Computer Sciences – Uncertain Value With Certain Problems

By Stephen D. Simpson, CFA | November 14, 2011 AAA

It's a given that investors who wish to hunt for big returns generally have to take on outsized risks. IT provider Computer Sciences (NYSE:CSC) pushes that idea near its breaking point, though. Although this stock may well be very cheap, relative to its inherent earnings potential, "potential" is a dangerous word and there are very real issues with this company.
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An Unimpressive Fiscal Second Quarter
There was little to encourage bulls in Computer Sciences' second quarter, and the stock was quite weak immediately afterwards. Reported revenue rose about 1%, and none of the reporting segments were especially strong. The North American public sector was down about 2%, and managed services was up about 2%. It's just not that impressive when compared to results at companies like International Business Machine (NYSE:IBM), Accenture (NYSE:ACN) or Cognizant Tech Solution (Nasdaq:CTSH).

Profitability was even worse. Gross margin fell almost two points and GAAP reported operating income fell 53%. Even on an adjusted basis, which is supposed to make numbers look better, operating income fell 37%, and the company's own optimistic version of "pro forma" margins showed substantial erosion in profitability (from 7.8% to 5.6%).

Problems Left, Right and Center
It seems like Computer Sciences has its own portable cloud that it carries around. In the wake of industry-transforming events, like Hewlett-Packard (NYSE:HPQ) acquiring EDS, Dell (Nasdaq:DELL) buying Perot and Xerox (NYSE:XRX) buying ACS, Computer Sciences has really never been able to leverage its position as one of the largest platform-neutral service providers. Some of that goes straight to the executive suites, as this company was a laggard in moving many of its services offshore.

There are quite a few other serious considerations as well. The company had all manner of troubles in the mid-2000's (some tied to accounting), and now there are ongoing investigations into certain accounting irregularities. What's more, earnings trends have been weak and there is a lot of uncertainty around the big NHS contract in Britain.

Oh, but there's more. Like many other IT providers, including SAIC (NYSE:SAI) and CACI International (NYSE:CACI), Computer Science derives a significant amount of its revenue from governments, and even the purported cost savings of using outsourced providers won't spare them from budget cuts. What's more, many of Computer Science's large customers, in past years like Raytheon (NYSE:RTN), United Technologies (NYSE:UTX) and General Dynamics (NYSE:GD), depend upon the federal government and strong defense spending for their own revenue.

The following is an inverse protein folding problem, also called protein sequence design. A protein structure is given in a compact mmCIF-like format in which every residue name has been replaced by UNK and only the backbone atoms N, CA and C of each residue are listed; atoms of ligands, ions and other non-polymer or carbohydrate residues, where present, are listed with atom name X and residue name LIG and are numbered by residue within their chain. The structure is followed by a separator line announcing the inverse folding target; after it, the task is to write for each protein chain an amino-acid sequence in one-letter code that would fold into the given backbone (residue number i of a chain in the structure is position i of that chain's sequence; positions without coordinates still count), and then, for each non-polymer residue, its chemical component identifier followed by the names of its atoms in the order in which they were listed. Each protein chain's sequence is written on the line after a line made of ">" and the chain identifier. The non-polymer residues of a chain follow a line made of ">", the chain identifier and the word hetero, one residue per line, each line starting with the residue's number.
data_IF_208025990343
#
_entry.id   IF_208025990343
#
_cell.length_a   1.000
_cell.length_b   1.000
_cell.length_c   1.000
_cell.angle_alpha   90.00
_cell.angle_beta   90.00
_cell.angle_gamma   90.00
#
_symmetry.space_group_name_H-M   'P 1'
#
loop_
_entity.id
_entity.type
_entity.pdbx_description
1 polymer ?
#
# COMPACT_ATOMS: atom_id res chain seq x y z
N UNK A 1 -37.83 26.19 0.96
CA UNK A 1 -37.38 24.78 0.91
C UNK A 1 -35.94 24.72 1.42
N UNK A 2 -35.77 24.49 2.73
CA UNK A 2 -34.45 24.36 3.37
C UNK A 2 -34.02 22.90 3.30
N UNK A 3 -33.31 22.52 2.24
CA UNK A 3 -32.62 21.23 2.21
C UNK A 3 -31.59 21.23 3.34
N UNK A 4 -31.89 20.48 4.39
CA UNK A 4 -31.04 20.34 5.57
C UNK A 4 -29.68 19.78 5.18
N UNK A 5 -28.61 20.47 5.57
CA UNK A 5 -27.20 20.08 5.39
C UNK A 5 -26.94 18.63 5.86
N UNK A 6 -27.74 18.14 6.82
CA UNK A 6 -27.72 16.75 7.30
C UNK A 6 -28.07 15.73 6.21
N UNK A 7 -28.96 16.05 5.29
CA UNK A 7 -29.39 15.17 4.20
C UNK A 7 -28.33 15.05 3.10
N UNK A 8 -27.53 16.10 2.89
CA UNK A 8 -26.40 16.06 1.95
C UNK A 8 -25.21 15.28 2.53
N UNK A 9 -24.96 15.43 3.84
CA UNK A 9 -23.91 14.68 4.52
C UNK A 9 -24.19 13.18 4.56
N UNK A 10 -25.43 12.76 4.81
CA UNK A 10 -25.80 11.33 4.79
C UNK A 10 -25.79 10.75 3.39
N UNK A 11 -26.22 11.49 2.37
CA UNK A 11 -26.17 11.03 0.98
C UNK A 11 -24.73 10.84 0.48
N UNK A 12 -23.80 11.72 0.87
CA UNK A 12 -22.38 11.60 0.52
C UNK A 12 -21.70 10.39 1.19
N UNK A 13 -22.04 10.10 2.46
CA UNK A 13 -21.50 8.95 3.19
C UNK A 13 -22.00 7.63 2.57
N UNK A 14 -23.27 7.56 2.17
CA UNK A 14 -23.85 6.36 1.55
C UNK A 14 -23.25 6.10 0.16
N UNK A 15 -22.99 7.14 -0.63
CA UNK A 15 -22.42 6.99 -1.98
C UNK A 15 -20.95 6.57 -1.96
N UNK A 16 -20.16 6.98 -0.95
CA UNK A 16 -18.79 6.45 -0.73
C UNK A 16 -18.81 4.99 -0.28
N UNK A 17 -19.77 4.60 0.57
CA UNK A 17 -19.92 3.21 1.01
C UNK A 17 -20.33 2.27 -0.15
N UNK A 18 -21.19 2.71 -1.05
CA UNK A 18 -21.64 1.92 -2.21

Reasons for Optimism?
It's not all darkness for Computer Sciences. The company booked new awards of $6.6 billion this quarter, nearly tripling the prior quarter's awards. What's more, the company's current CEO is stepping down and maybe a new management team (and new management philosophy) can fix some of what ails this large IT company. (For additional reading, check out: Evaluating A Company's Management. )

The Bottom Line
There's a lot of potential value here, as even low revenue growth projections, and historically average free cash flow margins produce an impressive price target. The problem with that is that struggling companies often struggle even more than analysts are willing to model, so further revisions in the wrong direction could still be on the way. That's especially relevant if the federal government really tightens its belt. (To know about free cash flow yield, read: Free Cash Flow Yield: The Best Fundamental Indicator. )

For now, Computer Sciences is just not a great idea in IT services - investors would likely do better with a name like IBM, Accenture or even CACI. That said, it's not hard to create an appealing price target here, and some investors will buy into CSC on the premise that things can't get much worse. While I see some of that same potential for value, the risk is just too high to make it worthwhile to me.

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At the time of writing, Stephen Simpson did not own shares in any of the companies mentioned in this article.

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